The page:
Children as a parcel

The post office and children as parcels.

The post office itself is an inexhaustible treasure trove of funny stories and jokes. But sometimes people do their best to make things even more absurd. At least from the point of view of modern man. The post office and children as parcels

Postal services have been around since time immemorial, but the ability for ordinary people to send large parcels did not come about that long ago, about a hundred years ago. Any innovation is primarily to improve services, but people's greed is sometimes beyond comprehension.

As of 1 January 1913, the US Post Office was allowed to accept parcels weighing more than 2 kilograms, but the rules for such postal items were rather vague and there were no clear instructions on what exactly the packages should look like to be sent. This situation was exploited by the couple, Jesy and Matilda Beagle, who decided to send their 8-month-old son, to his grandmother - who lives in Ohio. The Beagles paid 15 cents for the stamps and insured the precious parcel (in case of loss) for $50 , and then handed it over to the postman, who delivered the baby to his grandmother's house.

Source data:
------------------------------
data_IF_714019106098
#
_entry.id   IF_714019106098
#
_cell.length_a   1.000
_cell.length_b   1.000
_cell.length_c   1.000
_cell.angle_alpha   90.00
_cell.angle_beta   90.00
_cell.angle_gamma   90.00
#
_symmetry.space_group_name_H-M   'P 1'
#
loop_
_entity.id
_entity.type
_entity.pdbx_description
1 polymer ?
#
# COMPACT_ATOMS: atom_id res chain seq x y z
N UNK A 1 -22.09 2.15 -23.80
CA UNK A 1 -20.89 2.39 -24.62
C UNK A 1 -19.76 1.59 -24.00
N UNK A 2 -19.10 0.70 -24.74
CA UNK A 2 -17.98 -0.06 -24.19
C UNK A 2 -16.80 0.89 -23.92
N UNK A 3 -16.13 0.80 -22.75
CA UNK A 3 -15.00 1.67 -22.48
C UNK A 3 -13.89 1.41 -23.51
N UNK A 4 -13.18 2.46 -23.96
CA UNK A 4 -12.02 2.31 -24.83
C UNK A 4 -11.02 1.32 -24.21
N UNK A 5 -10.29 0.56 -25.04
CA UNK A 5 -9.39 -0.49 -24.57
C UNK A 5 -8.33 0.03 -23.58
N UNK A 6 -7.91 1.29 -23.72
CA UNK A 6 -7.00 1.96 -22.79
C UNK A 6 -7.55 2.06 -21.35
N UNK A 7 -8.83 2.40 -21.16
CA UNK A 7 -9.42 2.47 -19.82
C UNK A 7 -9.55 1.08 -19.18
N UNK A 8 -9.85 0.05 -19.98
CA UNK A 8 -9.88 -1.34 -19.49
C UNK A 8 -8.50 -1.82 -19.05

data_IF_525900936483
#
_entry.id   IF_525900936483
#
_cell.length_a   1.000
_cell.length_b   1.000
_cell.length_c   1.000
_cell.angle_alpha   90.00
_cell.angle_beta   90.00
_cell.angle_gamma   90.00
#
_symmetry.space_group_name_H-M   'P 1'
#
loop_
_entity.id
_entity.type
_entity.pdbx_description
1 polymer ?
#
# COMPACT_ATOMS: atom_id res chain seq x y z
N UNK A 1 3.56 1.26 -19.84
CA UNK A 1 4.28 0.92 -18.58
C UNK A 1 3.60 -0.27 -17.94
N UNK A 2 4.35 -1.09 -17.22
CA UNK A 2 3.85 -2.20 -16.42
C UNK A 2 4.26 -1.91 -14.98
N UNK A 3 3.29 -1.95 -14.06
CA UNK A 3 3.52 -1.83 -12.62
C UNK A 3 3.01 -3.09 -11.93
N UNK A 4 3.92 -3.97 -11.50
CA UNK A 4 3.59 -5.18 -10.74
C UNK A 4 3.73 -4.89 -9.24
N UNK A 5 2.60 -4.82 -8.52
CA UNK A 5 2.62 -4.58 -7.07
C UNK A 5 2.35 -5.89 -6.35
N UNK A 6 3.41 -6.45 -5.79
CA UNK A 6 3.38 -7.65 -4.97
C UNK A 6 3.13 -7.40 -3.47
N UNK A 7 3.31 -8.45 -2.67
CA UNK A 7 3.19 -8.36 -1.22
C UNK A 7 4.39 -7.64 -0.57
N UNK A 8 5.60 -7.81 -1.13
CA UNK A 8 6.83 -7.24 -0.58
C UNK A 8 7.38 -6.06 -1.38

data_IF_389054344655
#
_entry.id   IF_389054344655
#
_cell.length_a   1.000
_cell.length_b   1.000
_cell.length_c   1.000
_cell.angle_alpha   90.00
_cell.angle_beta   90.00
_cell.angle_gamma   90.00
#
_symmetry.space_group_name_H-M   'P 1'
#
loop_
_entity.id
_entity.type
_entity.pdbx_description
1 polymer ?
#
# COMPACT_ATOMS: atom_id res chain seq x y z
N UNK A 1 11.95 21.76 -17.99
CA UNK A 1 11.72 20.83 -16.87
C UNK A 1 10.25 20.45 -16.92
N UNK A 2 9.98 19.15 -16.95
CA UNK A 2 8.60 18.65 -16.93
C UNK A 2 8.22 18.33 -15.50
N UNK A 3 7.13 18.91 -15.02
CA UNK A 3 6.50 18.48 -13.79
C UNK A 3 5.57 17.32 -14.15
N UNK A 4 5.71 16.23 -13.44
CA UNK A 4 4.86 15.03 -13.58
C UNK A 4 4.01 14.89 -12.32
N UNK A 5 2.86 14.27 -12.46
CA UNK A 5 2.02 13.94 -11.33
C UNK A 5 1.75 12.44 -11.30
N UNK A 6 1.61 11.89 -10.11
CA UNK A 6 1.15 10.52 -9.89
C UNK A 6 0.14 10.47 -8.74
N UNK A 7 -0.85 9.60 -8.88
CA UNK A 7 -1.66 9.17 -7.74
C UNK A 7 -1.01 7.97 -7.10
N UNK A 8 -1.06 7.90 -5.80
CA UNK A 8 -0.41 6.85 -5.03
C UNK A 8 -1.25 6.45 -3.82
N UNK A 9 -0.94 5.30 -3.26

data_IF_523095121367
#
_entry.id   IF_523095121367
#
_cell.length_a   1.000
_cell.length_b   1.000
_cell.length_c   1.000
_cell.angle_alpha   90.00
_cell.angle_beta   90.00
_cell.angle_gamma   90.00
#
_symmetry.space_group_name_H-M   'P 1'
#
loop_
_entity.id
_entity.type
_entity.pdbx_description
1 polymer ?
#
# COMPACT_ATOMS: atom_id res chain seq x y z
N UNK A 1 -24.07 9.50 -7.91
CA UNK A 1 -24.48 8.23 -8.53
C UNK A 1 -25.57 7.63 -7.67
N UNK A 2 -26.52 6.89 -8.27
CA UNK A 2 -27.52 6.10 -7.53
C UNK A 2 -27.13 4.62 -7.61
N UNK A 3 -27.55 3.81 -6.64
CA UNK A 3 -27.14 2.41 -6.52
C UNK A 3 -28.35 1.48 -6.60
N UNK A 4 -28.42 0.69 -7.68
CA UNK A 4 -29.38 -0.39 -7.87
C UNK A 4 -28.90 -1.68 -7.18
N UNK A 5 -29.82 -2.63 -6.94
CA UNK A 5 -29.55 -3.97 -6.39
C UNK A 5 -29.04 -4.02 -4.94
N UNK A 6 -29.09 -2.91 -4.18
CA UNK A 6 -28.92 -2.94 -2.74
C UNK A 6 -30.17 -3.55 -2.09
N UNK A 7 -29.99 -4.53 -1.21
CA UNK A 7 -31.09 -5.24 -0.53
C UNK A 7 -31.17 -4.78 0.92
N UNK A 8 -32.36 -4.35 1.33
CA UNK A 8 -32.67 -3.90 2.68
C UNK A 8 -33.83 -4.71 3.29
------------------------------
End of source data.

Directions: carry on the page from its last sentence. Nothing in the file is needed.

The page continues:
The post office and children as parcels
Children's delivery service.

Mail and children as parcels, on an ongoing basis.

The story was a big hit, making headlines all over the US and it should have put an end to the practice, but it didn't. After reading about the case, everyone else in the United States decided to send their children through the postal service. For example, a divorced woman sent her six-year-old daughter to her father in another state and city. The child travelled 1,150 kilometres as a "parcel", at a cost of 15 cents, which was spent buying stamps.

In another case, a four-year-old girl, Charlotte May Pierstorff, was also sent as a parcel and with a postage stamp affixed to her coat. The expedition took place between two Idaho towns some 115 km apart. This went on until 1920, when finally the post office management realised the absurdity of the situation and banned the acceptance of children as parcels.

Well, if any of you suddenly decide to ask your parents: "Where did I come from? and the answer is: "The postman brought you here...

Who knows, if it's true...

The post office and children. Sending children as parcels.
Delivering children to recipients
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